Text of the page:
In the previous sections, several not-yet explored or under-explored aspects were reported. In general, they can be classified into three groups: topics related to the data used, the research methods chosen or the analysis performed. In this section, we discuss these aspects and identify areas in which key questions remain.

Data used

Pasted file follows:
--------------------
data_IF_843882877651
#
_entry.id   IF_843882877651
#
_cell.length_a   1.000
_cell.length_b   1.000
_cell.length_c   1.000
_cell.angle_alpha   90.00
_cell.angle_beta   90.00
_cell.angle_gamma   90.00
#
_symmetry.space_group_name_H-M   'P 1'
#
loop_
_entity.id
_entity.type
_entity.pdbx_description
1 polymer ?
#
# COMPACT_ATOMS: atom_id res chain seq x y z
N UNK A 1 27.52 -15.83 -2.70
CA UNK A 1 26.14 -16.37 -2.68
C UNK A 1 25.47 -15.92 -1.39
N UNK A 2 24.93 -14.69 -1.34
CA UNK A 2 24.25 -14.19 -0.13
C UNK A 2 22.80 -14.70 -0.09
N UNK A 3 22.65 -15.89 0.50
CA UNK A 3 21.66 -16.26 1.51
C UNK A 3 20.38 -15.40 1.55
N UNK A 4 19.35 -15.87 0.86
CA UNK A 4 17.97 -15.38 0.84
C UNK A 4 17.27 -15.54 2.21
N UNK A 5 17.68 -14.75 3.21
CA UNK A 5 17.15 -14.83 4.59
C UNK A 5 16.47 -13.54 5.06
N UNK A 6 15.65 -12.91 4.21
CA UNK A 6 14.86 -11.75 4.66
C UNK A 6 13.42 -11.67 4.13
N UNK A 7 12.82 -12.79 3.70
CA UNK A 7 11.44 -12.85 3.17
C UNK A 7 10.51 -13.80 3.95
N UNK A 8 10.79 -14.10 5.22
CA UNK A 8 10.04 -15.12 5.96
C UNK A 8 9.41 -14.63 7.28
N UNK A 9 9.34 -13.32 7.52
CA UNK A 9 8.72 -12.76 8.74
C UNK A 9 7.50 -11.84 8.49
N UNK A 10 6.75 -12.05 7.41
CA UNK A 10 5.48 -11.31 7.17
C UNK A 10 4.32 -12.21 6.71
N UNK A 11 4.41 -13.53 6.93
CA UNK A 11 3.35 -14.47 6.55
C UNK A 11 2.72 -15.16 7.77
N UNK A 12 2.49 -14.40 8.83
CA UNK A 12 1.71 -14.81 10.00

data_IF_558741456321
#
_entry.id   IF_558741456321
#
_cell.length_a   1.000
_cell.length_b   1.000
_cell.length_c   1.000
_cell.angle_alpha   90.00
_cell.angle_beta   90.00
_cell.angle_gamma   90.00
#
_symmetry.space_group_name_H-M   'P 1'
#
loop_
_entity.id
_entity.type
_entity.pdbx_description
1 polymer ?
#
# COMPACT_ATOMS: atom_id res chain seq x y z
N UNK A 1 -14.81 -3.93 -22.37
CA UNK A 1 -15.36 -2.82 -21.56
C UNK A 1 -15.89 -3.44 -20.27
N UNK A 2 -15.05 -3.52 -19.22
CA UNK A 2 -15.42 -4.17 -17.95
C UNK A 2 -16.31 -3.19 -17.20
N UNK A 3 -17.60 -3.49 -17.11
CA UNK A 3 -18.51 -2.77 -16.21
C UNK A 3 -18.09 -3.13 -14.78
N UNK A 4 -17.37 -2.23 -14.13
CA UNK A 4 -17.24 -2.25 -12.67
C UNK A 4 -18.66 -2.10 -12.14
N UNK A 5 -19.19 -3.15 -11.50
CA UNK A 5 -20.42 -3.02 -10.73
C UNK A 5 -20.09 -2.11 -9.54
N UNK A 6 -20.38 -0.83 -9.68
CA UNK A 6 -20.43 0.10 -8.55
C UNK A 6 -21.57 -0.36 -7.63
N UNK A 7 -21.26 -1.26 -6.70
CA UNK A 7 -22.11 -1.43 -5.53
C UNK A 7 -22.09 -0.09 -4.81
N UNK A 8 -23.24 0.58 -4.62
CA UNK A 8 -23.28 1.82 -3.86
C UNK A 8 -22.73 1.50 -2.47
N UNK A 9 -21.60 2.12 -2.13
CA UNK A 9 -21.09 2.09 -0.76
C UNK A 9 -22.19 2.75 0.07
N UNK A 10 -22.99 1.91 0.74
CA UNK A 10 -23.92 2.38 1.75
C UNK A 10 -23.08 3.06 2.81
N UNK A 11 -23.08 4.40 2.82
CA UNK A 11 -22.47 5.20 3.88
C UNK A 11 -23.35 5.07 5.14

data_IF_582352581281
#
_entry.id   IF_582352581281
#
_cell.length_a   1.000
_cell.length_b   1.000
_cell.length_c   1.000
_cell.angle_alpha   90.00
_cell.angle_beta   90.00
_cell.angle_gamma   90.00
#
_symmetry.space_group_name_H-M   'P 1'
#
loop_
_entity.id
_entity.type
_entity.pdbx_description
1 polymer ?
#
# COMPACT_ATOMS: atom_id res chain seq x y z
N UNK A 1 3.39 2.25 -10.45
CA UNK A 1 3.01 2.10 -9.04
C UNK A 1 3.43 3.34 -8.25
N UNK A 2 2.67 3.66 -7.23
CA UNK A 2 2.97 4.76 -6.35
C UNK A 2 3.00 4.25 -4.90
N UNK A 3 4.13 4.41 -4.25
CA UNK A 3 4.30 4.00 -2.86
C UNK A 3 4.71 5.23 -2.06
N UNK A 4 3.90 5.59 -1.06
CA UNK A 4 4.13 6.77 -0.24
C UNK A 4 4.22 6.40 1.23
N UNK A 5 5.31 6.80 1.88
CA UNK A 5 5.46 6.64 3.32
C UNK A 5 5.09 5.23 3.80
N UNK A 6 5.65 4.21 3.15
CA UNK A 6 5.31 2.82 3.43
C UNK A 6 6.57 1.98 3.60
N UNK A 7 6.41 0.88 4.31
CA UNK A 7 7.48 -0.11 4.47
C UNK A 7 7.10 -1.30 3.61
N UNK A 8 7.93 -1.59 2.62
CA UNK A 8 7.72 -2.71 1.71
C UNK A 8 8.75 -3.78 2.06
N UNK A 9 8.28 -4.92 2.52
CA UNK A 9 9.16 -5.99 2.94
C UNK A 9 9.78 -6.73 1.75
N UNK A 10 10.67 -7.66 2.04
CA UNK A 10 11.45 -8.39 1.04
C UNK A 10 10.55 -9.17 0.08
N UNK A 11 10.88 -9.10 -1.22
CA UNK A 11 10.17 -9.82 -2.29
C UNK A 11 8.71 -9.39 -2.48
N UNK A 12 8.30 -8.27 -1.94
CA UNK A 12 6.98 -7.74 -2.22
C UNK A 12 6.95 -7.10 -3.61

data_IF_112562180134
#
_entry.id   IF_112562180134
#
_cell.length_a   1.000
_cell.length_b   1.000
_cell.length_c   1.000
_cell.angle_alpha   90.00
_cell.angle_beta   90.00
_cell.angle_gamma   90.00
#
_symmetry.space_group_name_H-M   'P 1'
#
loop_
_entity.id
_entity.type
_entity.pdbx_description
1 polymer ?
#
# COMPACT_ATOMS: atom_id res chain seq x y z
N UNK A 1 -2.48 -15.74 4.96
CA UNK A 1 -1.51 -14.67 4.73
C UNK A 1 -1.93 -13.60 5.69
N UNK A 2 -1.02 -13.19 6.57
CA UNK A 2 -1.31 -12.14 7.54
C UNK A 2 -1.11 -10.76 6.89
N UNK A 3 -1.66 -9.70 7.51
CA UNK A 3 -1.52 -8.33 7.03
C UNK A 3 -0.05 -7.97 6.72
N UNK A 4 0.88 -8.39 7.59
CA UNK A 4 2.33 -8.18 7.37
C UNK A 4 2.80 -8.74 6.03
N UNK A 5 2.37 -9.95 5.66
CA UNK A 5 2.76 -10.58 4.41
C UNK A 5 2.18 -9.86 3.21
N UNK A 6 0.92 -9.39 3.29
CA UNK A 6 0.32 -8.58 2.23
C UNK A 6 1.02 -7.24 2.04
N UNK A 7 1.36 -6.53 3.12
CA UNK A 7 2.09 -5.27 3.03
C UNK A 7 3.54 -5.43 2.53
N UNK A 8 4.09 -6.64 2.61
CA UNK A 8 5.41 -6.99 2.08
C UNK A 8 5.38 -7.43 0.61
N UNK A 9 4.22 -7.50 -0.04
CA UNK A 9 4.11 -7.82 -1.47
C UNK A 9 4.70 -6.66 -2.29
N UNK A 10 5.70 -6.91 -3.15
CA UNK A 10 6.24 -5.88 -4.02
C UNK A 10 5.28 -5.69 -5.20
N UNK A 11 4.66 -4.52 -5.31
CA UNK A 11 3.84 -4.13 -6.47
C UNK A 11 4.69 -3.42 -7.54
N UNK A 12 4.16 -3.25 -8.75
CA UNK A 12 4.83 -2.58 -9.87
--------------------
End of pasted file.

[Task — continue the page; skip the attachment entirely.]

Several aspects of the data used to study serial cyclone clustering have been limited, such as the location, type and length of the datasets. First, our knowledge is almost solely based on the North Atlantic Basin and Europe. In fact, only two studies have analysed the North Pacific Basin25,32, and to our best knowledge, only the latter has analysed conditions in the Southern Hemisphere. The same is true regarding the dynamical analysis of serial cyclone clustering, as all the available studies have focused on the North Atlantic/European region (see section ‘Jet stream and RWB’). It is crucial to address serial cyclone clustering in other basins. Second, the type of data used to identify serial cyclone clustering typically comes from reanalysis, GCMs and ESMs. While low-resolution models are suitable for representing large-scale circulation patterns and synoptic-scale cyclones, they cannot capture the mesoscale processes acting on fronts and microscale diabatic and frictional processes are entirely parameterised. For example, low-resolution models may fail to capture the correct dynamics of RWB events92. Given the dependence of secondary cyclogenesis to smaller-scale processes (see section ‘Secondary cyclogenesis and cyclone families’), analysis of the interaction between successive cyclones in a cyclone family in reanalysis and higher-resolution models is required. Finally, the length of the datasets used in the literature tends to be too short due to limited data availability. Longer datasets are needed to reduce uncertainties (see section ‘Varying timescales of serial cyclone clustering’). Longer datasets are particularly important for estimating the impact of rare storm series (200-year return period), which are of interest to the insurance industry.